It’s been awhile since I wrote anything about horses, and although it hasn’t been exactly unintentional, it’s also been decidedly not unintentional either.
You see, when I decided to pull the trigger on the move to Midland, I also decided to take a hiatus from horses. I was burnt out. After three years of doing nothing but think about horses, riders, competitions, training, grooming… whatever you can think of that might be involved with working for two major national equine publications, I was burnt out. Not only did I not particularly care to ride, I was also “meh” about all the awesome things that popped up on my Facebook page from all my favorite horse publications, brands and competitors.
And then, about a month or two ago, the bug started biting again. (Wow, this blog has a lot of alliteration. My apologies.)
I genuinely thought I might be done with the horse thing. I really thought there was a chance I wouldn’t go back to longing to ride and develop that relationship with a horse.
But the truth is, I miss it. I don’t want to go back to working with horses. That wasn’t the right fit for me. But I do want to get back in the saddle and start pursuing some of the goals I’ve had for a long time and had no idea how to get there.
My regular readers might be wondering how this will fit into my rather dramatic financial goals, and I’ll admit, I’m still working that out. I’m 100 percent committed to paying off my student loans (maybe even more now than before since I know how much freedom that will afford me to take lessons and potentially lease or buy a horse sometime in the next year or two). But if I can take even one lesson each week, I’ll be able to get my fix in without too much of a time or financial commitment.
A few weeks ago, as I scrolled through Facebook on my lunch break and saw so many friends post pictures with their horses, I realized that being Fearless is partly about moving toward the things I want. It’s about finding fulfillment by using my resources–my time, money, emotions and energy–toward things I’m passionate about. Denying myself progress toward huge goals and passions would be doing my soul a disservice.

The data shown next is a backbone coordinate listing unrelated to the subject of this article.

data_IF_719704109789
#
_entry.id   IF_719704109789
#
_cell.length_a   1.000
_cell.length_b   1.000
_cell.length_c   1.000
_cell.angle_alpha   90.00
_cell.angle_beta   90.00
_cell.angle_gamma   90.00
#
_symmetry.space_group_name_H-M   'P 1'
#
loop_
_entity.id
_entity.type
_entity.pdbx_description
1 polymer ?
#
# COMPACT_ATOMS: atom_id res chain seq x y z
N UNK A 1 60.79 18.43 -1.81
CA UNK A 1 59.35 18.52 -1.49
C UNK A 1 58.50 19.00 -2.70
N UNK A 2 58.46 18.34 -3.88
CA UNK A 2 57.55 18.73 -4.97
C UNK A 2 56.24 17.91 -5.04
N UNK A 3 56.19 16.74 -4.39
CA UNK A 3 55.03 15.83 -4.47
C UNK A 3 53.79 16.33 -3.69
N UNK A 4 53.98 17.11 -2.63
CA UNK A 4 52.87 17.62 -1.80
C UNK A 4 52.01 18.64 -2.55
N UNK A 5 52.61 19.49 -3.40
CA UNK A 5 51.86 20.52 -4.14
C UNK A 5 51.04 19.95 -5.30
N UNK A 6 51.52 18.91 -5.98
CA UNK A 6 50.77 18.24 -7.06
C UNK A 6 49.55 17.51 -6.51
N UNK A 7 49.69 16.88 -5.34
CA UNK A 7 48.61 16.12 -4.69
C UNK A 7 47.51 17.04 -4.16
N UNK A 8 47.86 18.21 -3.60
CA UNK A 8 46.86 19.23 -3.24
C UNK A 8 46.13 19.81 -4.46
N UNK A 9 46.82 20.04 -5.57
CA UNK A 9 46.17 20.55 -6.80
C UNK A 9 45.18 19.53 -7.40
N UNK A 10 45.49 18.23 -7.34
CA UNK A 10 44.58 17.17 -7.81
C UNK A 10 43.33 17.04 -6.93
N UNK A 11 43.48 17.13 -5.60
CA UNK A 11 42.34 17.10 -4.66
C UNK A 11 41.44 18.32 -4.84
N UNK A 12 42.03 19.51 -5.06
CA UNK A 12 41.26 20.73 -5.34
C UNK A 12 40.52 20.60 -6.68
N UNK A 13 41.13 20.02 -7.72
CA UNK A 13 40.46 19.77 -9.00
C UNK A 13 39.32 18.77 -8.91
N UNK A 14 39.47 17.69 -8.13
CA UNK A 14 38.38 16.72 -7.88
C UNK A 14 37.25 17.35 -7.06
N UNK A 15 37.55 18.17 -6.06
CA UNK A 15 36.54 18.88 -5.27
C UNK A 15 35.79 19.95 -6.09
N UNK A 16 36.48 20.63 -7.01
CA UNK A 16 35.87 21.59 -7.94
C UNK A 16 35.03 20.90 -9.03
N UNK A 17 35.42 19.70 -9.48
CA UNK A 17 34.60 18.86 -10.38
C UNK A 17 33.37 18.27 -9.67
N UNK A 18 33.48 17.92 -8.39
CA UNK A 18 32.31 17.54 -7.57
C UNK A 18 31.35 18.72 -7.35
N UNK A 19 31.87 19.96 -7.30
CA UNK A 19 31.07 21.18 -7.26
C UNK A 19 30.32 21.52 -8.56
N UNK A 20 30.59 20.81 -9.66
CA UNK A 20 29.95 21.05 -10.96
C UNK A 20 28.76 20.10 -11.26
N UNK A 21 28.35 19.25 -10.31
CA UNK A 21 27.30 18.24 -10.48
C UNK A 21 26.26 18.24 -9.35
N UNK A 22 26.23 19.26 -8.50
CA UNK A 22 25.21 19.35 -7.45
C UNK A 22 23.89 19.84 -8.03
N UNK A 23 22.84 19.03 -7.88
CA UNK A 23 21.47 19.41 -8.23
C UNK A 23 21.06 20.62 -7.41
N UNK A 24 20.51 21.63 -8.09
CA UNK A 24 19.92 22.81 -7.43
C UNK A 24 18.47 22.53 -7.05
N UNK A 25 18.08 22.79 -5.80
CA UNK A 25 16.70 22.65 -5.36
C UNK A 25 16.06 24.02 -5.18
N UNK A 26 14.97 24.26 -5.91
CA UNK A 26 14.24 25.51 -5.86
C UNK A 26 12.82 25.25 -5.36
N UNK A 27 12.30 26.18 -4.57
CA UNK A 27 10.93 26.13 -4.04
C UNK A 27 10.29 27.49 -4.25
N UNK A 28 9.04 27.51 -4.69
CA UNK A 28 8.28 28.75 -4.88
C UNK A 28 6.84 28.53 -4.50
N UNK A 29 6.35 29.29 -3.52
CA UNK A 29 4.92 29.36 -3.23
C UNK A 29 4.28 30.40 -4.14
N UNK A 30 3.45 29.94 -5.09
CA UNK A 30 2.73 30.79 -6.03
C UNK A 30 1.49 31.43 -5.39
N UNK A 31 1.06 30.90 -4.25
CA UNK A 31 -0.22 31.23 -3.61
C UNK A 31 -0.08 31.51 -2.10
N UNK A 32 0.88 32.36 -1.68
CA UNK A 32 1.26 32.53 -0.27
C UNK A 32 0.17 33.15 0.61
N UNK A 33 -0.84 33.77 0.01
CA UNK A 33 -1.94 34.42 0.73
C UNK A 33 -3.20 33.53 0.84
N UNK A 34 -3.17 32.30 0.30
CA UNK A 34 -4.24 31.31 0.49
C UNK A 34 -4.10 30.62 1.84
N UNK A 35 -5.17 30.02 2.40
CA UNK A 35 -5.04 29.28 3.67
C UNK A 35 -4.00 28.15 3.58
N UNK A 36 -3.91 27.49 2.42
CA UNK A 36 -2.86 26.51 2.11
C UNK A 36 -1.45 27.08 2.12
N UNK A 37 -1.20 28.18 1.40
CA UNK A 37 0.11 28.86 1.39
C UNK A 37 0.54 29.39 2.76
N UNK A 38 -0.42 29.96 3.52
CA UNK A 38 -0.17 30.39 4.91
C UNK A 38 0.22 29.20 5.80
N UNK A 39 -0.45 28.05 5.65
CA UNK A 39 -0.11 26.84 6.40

And I’m being a little selfish, but I don’t care because I’m a grown up and have the glorious power to do what I want.
I contacted a local eventing trainer even though her website said she doesn’t have lesson horses, just hoping to start inching open doors into the local English riding community. I immediately got a response about a potential lesson horse that I could possibly start riding. After a few weeks of coordinating, I finally went last Friday and took my first lesson in what feels like forever. In a word, it was fantastic. I’m completely out of practice and incredibly sore, but I also walked away feeling great about the trainer, the horse, the community and where I’m headed.
As a major bonus, riding is giving me renewed motivation to exercise regularly and do whatever I can out of the saddle to make sure my time in the saddle is as productive as possible.
As a second, completely unexpected, bonus, Olivia’s other clients are incredibly welcoming. They seem to really support and encourage each other, and they didn’t blink an eye when I came to observe a lesson on Sunday. Instead, they struck up conversations, clearly happy to have another person around to share this common interest.
Because I am still paying off debt, I’m thinking of this as dipping my toes opposed to diving in completely. Of course I want to run out and buy a whole new riding outfit and start looking at horses for sale online, but I will not. Instead, I will focus on one step at a time. Next step: massive amounts of yoga this week to gently work my muscles back to normalcy!